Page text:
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InformationWeek Distinguishes CBP as Top Government IT Innovator

Release Date: 
September 18, 2012

U.S. Customs and Border Protection (CBP) was honored last Tuesday at InformationWeek magazine's 4th annual Government IT Innovators awards ceremony in California for leading the charge for safer, more secure pedestrian processing.

In 2009, more than 42 million travelers entered the United States as a pedestrian. Nearly 90 percent of pedestrians crossed at one of the 12 busiest ports, where wait times can be lengthy at peak times.

Building on the success of the Western Hemisphere Travel Initiative, which increased operational effectiveness and efficiency in vehicle processing, CBP realized that pedestrian processing was a prime candidate for re-engineering. "We realize that we need to do more with less," said Colleen Manaher, director of CBP's Land Border Integration Program Management Office. "However, to the team, doing more with innovation was the bigger opportunity."

Members from the CBP Land Border Integration team as well as the OIT deputy assistant commissioner accepted the award for the successful implementation of a pedestrian reengineering solution with the goal of enhancing security while expediting the passenger process.

A pedestrian entering the U.S. at Paso Del Norte uses the new automated gate to scan her travel document and fingerprints before approaching the CBP officer.

A pedestrian entering the U.S. at Paso Del Norte uses the new automated gate to scan her travel document and fingerprints before approaching the CBP officer.

This solution provides the traveler's information to officers and port management prior to the pedestrian arriving at the inspection booth, and puts pedestrian "wait" time to productive, time-saving use.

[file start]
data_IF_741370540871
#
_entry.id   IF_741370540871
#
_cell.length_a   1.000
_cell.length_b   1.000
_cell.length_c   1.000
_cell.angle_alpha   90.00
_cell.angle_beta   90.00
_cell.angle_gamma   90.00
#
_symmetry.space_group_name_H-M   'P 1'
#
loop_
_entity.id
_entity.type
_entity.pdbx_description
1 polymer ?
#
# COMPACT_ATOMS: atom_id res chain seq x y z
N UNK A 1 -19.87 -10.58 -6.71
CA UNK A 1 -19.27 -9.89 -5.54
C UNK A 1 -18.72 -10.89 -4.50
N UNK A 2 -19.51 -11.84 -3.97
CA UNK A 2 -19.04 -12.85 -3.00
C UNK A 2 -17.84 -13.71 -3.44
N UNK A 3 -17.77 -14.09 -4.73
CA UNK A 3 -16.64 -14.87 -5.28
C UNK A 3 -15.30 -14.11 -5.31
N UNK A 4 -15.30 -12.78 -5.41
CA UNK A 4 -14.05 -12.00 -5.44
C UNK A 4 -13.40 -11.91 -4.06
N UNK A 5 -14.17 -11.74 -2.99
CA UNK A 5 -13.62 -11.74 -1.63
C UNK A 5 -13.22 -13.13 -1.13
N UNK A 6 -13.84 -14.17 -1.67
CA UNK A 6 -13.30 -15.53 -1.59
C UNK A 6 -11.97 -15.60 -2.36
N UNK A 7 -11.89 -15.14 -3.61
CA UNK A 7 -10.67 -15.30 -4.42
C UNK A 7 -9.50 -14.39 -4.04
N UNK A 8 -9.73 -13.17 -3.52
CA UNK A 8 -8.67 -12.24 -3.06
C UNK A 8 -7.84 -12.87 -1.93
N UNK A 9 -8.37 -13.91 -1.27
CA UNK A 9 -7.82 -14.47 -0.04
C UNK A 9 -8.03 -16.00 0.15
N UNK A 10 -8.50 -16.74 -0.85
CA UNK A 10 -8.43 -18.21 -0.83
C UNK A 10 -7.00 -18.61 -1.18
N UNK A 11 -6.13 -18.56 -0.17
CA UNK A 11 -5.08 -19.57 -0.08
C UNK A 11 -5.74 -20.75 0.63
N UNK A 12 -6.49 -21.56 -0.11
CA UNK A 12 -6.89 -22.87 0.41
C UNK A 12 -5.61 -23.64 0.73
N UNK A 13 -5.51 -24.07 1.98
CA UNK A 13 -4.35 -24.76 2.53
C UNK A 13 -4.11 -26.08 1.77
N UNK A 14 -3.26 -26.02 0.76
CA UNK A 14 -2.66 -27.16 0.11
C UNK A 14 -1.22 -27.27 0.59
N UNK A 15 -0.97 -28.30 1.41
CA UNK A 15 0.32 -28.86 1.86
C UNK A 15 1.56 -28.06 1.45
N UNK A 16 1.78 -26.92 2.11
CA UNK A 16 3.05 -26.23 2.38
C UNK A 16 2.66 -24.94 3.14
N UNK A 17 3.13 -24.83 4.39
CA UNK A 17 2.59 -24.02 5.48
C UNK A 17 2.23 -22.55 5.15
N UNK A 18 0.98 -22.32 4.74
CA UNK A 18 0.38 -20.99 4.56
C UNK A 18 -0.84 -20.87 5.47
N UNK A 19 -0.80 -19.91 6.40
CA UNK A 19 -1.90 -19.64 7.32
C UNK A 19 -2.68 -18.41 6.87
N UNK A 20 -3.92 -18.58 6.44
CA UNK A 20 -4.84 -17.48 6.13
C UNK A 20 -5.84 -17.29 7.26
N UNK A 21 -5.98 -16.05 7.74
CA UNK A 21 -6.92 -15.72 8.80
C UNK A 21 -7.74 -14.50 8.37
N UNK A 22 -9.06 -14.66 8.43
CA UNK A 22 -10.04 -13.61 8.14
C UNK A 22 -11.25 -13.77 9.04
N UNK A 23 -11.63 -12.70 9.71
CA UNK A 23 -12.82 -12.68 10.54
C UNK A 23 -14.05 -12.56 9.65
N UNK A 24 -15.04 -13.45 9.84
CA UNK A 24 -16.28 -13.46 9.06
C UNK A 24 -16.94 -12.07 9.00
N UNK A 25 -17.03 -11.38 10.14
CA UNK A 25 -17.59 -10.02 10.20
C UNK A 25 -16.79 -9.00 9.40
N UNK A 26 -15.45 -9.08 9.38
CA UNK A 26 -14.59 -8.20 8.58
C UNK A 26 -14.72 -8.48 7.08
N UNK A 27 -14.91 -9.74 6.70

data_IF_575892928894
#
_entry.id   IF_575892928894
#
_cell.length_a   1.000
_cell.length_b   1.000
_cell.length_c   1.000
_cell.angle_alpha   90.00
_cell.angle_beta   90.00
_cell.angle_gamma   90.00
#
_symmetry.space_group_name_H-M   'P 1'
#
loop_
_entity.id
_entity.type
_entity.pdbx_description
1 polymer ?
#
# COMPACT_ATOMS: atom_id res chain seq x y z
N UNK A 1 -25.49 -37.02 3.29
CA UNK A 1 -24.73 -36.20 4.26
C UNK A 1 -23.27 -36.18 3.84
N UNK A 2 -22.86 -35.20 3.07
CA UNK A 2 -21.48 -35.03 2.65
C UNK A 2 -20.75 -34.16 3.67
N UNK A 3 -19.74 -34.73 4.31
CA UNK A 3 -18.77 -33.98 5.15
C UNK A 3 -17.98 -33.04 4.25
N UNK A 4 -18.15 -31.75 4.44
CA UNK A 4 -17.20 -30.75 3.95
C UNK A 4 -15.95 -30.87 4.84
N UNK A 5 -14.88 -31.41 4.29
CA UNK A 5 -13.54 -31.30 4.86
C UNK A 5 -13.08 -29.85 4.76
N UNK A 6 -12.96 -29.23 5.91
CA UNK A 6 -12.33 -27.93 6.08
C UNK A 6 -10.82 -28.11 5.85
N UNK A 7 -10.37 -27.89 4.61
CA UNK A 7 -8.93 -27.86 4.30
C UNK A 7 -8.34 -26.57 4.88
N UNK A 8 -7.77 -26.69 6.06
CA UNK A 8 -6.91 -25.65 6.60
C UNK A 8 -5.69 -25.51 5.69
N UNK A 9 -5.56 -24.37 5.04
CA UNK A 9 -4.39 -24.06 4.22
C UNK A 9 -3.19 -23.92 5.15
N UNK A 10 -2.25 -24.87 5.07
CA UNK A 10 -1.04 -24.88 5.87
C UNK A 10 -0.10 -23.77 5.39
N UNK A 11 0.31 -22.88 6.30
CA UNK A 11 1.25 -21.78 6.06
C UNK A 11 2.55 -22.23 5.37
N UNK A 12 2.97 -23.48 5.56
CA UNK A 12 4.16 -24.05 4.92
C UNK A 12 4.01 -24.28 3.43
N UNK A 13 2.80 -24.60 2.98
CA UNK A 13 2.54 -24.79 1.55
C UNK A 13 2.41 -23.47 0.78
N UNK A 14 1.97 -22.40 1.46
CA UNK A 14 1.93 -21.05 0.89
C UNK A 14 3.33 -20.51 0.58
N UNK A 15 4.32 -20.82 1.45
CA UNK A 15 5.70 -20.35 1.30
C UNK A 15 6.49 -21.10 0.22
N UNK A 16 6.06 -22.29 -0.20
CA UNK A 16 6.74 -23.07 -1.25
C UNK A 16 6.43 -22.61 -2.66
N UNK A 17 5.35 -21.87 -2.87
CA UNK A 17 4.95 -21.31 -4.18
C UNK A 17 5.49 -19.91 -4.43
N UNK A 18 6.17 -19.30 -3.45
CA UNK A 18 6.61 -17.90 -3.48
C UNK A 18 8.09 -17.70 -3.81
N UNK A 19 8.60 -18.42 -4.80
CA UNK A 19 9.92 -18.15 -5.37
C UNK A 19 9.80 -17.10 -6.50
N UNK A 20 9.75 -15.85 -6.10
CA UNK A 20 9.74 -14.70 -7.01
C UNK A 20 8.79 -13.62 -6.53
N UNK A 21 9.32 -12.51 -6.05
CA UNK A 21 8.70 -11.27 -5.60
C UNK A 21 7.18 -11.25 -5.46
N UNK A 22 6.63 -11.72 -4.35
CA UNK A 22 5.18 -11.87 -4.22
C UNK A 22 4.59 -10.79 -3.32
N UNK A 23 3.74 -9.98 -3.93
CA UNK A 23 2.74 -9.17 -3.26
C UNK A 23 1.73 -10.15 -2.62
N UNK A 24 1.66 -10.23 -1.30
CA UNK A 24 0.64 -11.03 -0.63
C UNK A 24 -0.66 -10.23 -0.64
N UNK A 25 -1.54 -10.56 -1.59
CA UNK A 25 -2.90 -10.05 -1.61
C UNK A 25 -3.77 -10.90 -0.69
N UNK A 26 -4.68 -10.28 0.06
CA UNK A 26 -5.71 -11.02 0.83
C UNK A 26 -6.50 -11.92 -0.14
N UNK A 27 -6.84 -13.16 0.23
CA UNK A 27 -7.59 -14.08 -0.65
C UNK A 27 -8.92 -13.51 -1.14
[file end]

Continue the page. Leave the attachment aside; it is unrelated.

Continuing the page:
In 2011, CBP implemented the Pedestrian Reengineering Solution Pilot at one of the busiest pedestrian crossings, the port of Paso Del Norte in El Paso, Texas.

Each reengineered lane has two interactive gate systems that are positioned at the entrance of the facility (pre-primary) and just before the primary inspection booth (primary).

The gate systems have interactive screens displaying instructions in English and Spanish, plus document readers for radio frequency identification and machine readable zone technology. The primary gates are additionally equipped with fingerprint scanners. Pedestrians seeking entry into the U.S. from Mexico scan their document at both gates prior to reaching the inspection booth, pre-positioning traveler data so the officer knows who is approaching and can focus on the traveler once he or she reaches the inspection booth.

Additionally, CBP officers began using the MC75A mobile document reader, a handheld device that enables officers to query travelers anywhere in the pedestrian facility before the traveler reaches the inspection booth. El Paso is currently the only pedestrian location where the mobile document reader is deployed.

Nearly a year since implementation of this system, processing times have decreased 34% at the port of Paso Del Norte.

CBP is featured along with the other government innovators in InformationWeek magazine.

Last modified: 
February 8, 2017